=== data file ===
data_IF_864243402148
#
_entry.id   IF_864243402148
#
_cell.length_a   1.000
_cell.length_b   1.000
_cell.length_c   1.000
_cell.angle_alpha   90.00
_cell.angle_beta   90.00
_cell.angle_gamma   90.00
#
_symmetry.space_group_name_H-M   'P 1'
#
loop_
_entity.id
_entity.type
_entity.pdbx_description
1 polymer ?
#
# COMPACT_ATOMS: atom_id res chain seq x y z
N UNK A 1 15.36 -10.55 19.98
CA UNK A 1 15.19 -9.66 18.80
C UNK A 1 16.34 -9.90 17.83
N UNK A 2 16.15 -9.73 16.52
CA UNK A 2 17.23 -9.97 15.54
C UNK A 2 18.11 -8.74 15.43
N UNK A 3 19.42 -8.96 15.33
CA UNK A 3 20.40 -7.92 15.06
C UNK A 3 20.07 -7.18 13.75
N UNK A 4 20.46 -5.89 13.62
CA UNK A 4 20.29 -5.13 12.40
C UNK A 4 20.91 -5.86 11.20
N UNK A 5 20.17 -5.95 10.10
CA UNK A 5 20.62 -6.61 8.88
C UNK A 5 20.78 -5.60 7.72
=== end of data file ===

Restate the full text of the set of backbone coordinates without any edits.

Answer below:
data_IF_864243402148
#
_entry.id   IF_864243402148
#
_cell.length_a   1.000
_cell.length_b   1.000
_cell.length_c   1.000
_cell.angle_alpha   90.00
_cell.angle_beta   90.00
_cell.angle_gamma   90.00
#
_symmetry.space_group_name_H-M   'P 1'
#
loop_
_entity.id
_entity.type
_entity.pdbx_description
1 polymer ?
#
# COMPACT_ATOMS: atom_id res chain seq x y z
N UNK A 1 15.36 -10.55 19.98
CA UNK A 1 15.19 -9.66 18.80
C UNK A 1 16.34 -9.90 17.83
N UNK A 2 16.15 -9.73 16.52
CA UNK A 2 17.23 -9.97 15.54
C UNK A 2 18.11 -8.74 15.43
N UNK A 3 19.42 -8.96 15.33
CA UNK A 3 20.40 -7.92 15.06
C UNK A 3 20.07 -7.18 13.75
N UNK A 4 20.46 -5.89 13.62
CA UNK A 4 20.29 -5.13 12.40
C UNK A 4 20.91 -5.86 11.20
N UNK A 5 20.17 -5.95 10.10
CA UNK A 5 20.62 -6.61 8.88
C UNK A 5 20.78 -5.60 7.72